How medical practices can use asset finance to unlock more revenue and support the NHS

July 26, 2022

By Phil Dring, Head of Sales at Solutions Asset Finance

The NHS is experiencing some of the most severe pressures in its 70-year history. Prolonged periods of underinvestment and inadequate system planning has created crippling workforce and widespread bed shortages, among other issues. As a result, there is limited capacity to tackle the NHS elective care waiting lists, which existed long before the COVID-19 pandemic but which have been exacerbated by recent events.

Utilising every inch of available capacity is now crucial to address increasing NHS patient waiting lists and elective surgery waiting times. Facility management will be key; more equipment will be needed to perform more procedures and medical centres within both the public and private sectors across the UK will have a huge role to play.

What the Government plans to do

The Government has already formally presented its delivery plan to tackle the backlog of elective care. It recognises the challenges the NHS faces, but quite rightly highlights the achievements throughout the pandemic when it comes to care provision.

Some of these include:

  • 23 million episodes of elective care
  • 36 million key diagnostic tests
  • 4.2 million urgent cancer checks
  • More than 530,000 first treatments for cancer

Within its plan, the Government has committed the NHS to delivering around 30 per cent more elective activity by 2024/25 than it did before the pandemic. Elective care covers a broad range of non-urgent services, usually delivered in a hospital setting, from diagnostic tests and scans to outpatient care, surgery, and cancer treatment.

New NHS England targets include targets to ensure no patient should have to wait longer than 12 months for elective care by March 2025 with plans in place to gradually reduce waiting times between now and then.

Diagnostic testing is also key part of many elective care pathways, with ambitions to ensure 95% of patients needing a diagnostic test receive it within six weeks by March 2025.

There’s no doubt that the NHS and everyone within it works incredibly hard to deliver elective care, but to see real change in the ever-growing backlog, it will require a fundamental shift in how healthcare is delivered in the short and medium term.

Some of the key problem areas

The COVID-19 pandemic has had a significant impact on the delivery of elective care, meaning that many patients are now waiting longer for treatment than they were before the pandemic began. Some of the key problem areas include:

  1. Orthopaedics – Over 635k on procedural waiting list
  2. Ophthalmology – Over 529k on procedural waiting list
  3. ENT – Over 401k on procedural waiting list
  4. General Surgery – Over 376k on procedural waiting list
  5. Gynaecology – Over 382k on procedural waiting list

To date, government funding has been allocated to specific initiatives, such as the establishment of community diagnostic centres and elective surgery hubs. But tackling the elective backlog will require additional resources across the system to increase a range of activities.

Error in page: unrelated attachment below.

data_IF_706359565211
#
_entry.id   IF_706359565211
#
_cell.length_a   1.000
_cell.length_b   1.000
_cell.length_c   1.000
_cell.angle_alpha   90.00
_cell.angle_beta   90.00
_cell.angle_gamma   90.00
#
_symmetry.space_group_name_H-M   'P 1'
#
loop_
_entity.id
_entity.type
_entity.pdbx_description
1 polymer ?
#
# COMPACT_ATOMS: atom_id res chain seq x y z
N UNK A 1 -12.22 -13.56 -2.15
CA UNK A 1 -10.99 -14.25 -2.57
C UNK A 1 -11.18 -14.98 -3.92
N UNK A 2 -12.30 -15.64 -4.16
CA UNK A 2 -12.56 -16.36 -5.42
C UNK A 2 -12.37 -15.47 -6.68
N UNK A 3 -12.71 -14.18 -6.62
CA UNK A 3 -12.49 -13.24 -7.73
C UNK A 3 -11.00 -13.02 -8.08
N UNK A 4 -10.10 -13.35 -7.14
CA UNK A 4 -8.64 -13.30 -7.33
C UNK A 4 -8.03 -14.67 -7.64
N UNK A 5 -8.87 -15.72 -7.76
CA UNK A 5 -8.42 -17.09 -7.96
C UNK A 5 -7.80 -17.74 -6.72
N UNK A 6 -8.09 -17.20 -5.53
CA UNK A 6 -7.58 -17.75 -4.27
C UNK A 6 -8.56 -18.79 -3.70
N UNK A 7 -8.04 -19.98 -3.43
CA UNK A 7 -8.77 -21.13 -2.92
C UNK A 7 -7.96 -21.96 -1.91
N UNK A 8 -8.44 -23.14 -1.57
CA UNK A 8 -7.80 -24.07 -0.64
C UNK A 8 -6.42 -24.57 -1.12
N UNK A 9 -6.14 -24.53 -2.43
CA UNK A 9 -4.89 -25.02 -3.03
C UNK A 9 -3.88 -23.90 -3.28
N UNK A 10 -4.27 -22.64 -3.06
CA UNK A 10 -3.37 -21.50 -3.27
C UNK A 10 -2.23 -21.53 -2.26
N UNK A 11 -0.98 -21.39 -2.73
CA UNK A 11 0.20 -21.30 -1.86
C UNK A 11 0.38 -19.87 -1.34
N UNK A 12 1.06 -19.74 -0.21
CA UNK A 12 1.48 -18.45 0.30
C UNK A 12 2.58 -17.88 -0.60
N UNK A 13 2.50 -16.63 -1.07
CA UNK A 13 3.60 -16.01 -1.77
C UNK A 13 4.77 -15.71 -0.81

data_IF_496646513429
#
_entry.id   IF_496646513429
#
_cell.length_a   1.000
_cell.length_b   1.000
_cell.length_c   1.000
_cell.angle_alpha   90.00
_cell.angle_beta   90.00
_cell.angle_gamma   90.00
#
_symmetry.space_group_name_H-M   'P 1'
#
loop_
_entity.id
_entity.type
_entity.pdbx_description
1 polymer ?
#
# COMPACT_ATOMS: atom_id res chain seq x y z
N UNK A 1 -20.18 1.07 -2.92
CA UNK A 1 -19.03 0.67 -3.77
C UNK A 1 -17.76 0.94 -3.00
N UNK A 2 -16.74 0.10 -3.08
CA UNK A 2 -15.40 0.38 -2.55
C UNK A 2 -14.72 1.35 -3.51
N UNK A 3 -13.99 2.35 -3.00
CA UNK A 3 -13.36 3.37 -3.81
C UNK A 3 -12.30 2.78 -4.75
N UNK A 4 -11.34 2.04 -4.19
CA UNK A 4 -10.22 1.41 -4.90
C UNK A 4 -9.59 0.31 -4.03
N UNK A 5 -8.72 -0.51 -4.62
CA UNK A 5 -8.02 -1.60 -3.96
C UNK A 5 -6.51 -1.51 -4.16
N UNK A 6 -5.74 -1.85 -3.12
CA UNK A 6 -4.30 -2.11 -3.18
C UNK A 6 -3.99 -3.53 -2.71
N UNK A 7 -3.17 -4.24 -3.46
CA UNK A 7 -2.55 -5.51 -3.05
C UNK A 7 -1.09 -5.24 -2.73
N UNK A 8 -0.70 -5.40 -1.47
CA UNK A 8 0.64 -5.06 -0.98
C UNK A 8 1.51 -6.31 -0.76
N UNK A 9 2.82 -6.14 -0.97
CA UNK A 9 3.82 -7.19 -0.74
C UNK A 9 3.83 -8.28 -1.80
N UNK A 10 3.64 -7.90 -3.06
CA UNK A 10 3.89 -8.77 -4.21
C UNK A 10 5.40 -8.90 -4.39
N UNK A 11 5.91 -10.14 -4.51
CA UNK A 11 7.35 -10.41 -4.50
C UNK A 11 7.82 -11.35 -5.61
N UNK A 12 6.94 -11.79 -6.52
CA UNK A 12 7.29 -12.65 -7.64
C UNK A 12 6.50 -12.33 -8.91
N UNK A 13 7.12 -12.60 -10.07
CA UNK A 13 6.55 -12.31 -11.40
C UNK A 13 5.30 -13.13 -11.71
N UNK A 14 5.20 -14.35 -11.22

The role that medical practices could play

The UK has more than 6,000 local medical practices, which are uniquely positioned to take on additional diagnostic services and day case surgical procedures. This would help to alleviate the burden on NHS hospitals; make inroads into the NHS England delivery plan for tackling the Covid-19 backlog of elective care; and support the drive to meet NHS England targets for improving.

There are also plans to expand the number of new local medical centres across the UK, which would bolster this as a potential solution. There are currently more than 2,000 health centres/ GP surgeries/ medical practices serving a patient list of between 10,000 and 50,000 individuals.

While there are some limited funds being made available to support localised investment in medical equipment required to cater for the expansion of services, in my opinion, this does not go far enough. Other solutions are needed, and this is where asset finance initiatives could play an instrumental role. As well as providing a cost-effective procurement mechanism for best-in-class equipment, it can also provide medical practices with a sound return on investment while ensuring patients have access to the latest diagnostic and surgical technology.

Owners and managers of UK medical practices have a fantastic opportunity to deliver increased volumes of patient care and the NHS needs them to step forward and support it. Despite the super-human efforts of its staff, the NHS is creaking under the weight of elective care services, and I believe medical practices who choose to invest now will have the biggest roles to play in the future.

Find out more

SAF specialises in structuring and funding finance solutions for multiple industries in both the public and private sectors, in particular the NHS. With significant experience and a proven track record of working with the healthcare sector and its supply partners, contact us today to understand how we could provide you with affordable and compliant alternatives to an outright capital purchase.

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